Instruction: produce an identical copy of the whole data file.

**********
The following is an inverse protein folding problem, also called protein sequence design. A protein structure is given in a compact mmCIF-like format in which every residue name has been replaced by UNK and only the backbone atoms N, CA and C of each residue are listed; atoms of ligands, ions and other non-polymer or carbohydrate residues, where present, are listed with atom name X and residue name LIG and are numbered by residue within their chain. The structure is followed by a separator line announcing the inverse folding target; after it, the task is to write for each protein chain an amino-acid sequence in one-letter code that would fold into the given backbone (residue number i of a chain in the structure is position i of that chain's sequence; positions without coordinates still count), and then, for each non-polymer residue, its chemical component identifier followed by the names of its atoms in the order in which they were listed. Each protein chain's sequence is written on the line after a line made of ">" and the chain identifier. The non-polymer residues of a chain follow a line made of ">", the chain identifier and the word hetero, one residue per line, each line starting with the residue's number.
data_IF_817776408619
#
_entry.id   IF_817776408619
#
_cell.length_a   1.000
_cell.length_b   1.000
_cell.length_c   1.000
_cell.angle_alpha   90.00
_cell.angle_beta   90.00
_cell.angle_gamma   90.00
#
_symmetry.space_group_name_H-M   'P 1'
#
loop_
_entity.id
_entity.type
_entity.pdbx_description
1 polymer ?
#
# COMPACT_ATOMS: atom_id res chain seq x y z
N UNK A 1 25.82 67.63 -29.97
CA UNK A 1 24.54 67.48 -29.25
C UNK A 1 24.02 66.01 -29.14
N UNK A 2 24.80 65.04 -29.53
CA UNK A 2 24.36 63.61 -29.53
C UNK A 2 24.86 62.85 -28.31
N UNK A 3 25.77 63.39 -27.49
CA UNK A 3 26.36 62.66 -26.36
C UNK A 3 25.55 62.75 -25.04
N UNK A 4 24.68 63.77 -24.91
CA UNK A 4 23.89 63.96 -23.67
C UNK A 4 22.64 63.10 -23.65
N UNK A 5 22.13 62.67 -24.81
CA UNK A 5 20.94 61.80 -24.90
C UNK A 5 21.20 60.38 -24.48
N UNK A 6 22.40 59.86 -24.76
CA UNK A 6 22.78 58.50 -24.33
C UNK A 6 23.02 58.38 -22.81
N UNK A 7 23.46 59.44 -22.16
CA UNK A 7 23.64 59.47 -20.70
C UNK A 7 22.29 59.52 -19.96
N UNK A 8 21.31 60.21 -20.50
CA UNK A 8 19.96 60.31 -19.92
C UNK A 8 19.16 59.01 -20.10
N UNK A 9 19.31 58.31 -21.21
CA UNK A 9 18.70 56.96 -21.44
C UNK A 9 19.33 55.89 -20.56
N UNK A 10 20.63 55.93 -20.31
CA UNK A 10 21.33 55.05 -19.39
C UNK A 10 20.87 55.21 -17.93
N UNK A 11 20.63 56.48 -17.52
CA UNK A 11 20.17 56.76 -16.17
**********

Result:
The following is an inverse protein folding problem, also called protein sequence design. A protein structure is given in a compact mmCIF-like format in which every residue name has been replaced by UNK and only the backbone atoms N, CA and C of each residue are listed; atoms of ligands, ions and other non-polymer or carbohydrate residues, where present, are listed with atom name X and residue name LIG and are numbered by residue within their chain. The structure is followed by a separator line announcing the inverse folding target; after it, the task is to write for each protein chain an amino-acid sequence in one-letter code that would fold into the given backbone (residue number i of a chain in the structure is position i of that chain's sequence; positions without coordinates still count), and then, for each non-polymer residue, its chemical component identifier followed by the names of its atoms in the order in which they were listed. Each protein chain's sequence is written on the line after a line made of ">" and the chain identifier. The non-polymer residues of a chain follow a line made of ">", the chain identifier and the word hetero, one residue per line, each line starting with the residue's number.
data_IF_817776408619
#
_entry.id   IF_817776408619
#
_cell.length_a   1.000
_cell.length_b   1.000
_cell.length_c   1.000
_cell.angle_alpha   90.00
_cell.angle_beta   90.00
_cell.angle_gamma   90.00
#
_symmetry.space_group_name_H-M   'P 1'
#
loop_
_entity.id
_entity.type
_entity.pdbx_description
1 polymer ?
#
# COMPACT_ATOMS: atom_id res chain seq x y z
N UNK A 1 25.82 67.63 -29.97
CA UNK A 1 24.54 67.48 -29.25
C UNK A 1 24.02 66.01 -29.14
N UNK A 2 24.80 65.04 -29.53
CA UNK A 2 24.36 63.61 -29.53
C UNK A 2 24.86 62.85 -28.31
N UNK A 3 25.77 63.39 -27.49
CA UNK A 3 26.36 62.66 -26.36
C UNK A 3 25.55 62.75 -25.04
N UNK A 4 24.68 63.77 -24.91
CA UNK A 4 23.89 63.96 -23.67
C UNK A 4 22.64 63.10 -23.65
N UNK A 5 22.13 62.67 -24.81
CA UNK A 5 20.94 61.80 -24.90
C UNK A 5 21.20 60.38 -24.48
N UNK A 6 22.40 59.86 -24.76
CA UNK A 6 22.78 58.50 -24.33
C UNK A 6 23.02 58.38 -22.81
N UNK A 7 23.46 59.44 -22.16
CA UNK A 7 23.64 59.47 -20.70
C UNK A 7 22.29 59.52 -19.96
N UNK A 8 21.31 60.21 -20.50
CA UNK A 8 19.96 60.31 -19.92
C UNK A 8 19.16 59.01 -20.10
N UNK A 9 19.31 58.31 -21.21
CA UNK A 9 18.70 56.96 -21.44
C UNK A 9 19.33 55.89 -20.56
N UNK A 10 20.63 55.93 -20.31
CA UNK A 10 21.33 55.05 -19.39
C UNK A 10 20.87 55.21 -17.93
N UNK A 11 20.63 56.48 -17.52
CA UNK A 11 20.17 56.76 -16.17